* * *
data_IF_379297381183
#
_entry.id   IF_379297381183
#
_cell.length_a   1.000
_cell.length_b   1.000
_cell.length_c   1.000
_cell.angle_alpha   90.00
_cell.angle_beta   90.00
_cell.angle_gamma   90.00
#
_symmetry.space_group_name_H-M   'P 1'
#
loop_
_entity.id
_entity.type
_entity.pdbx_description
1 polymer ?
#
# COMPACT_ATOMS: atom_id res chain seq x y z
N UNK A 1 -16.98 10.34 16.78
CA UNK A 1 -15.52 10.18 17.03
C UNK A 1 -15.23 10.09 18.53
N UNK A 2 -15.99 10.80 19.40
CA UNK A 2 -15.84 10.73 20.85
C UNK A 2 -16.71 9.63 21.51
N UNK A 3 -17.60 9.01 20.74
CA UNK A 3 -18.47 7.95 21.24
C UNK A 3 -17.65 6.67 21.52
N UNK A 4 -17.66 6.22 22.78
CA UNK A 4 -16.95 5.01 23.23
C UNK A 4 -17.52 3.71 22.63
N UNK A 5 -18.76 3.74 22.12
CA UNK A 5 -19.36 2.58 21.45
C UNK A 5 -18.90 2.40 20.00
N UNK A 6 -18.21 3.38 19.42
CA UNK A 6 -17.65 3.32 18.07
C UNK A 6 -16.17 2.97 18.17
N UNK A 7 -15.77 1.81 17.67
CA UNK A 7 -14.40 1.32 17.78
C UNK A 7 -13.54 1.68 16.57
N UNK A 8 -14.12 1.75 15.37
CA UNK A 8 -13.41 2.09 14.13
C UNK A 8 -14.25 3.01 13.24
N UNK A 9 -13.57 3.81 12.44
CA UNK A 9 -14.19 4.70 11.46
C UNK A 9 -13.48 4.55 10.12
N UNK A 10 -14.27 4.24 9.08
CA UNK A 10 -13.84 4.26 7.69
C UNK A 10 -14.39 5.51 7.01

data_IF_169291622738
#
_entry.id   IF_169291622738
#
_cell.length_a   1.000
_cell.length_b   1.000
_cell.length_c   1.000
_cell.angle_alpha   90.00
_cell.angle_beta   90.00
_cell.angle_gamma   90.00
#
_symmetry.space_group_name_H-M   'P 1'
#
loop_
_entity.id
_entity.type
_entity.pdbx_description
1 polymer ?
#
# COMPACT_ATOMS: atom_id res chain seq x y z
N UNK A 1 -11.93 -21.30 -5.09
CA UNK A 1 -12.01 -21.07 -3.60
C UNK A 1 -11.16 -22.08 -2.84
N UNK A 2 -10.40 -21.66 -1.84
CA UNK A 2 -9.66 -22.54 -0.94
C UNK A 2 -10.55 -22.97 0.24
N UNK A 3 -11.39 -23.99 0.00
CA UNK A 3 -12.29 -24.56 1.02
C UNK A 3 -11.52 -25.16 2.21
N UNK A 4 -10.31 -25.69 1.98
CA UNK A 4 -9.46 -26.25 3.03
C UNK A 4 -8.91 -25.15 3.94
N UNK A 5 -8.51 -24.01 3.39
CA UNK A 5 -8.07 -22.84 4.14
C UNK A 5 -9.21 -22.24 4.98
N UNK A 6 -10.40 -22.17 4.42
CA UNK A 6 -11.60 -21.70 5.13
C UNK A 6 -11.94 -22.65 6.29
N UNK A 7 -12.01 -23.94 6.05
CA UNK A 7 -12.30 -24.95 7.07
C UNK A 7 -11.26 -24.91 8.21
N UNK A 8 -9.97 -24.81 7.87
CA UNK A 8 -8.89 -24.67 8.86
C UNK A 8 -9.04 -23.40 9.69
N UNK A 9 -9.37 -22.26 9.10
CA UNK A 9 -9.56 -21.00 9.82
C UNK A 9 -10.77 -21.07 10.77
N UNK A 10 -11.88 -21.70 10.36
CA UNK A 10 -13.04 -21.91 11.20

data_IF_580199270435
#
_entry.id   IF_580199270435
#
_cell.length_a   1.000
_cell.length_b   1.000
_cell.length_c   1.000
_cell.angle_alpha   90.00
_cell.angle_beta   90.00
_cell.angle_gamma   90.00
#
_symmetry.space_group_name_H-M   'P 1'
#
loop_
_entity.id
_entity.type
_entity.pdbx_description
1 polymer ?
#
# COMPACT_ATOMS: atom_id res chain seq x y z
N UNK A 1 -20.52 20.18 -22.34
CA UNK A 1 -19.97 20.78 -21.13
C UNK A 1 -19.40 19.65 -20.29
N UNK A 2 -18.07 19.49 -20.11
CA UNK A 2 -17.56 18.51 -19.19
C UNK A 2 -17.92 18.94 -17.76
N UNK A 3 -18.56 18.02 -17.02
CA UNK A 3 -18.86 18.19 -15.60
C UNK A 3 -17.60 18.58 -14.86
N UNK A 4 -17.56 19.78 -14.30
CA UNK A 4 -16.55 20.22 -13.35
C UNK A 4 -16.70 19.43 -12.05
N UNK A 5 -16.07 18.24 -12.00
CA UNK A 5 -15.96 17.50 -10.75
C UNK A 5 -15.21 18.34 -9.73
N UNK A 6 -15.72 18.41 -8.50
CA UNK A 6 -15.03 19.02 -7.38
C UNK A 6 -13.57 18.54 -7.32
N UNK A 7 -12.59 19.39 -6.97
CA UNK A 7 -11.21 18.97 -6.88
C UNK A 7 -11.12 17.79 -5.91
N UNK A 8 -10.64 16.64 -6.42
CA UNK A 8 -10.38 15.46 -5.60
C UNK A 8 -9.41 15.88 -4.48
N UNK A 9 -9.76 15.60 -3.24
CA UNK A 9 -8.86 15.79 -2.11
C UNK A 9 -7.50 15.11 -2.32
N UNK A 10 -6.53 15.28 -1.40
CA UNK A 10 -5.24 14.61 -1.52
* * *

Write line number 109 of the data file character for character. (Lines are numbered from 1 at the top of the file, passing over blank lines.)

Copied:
_cell.angle_gamma   90.00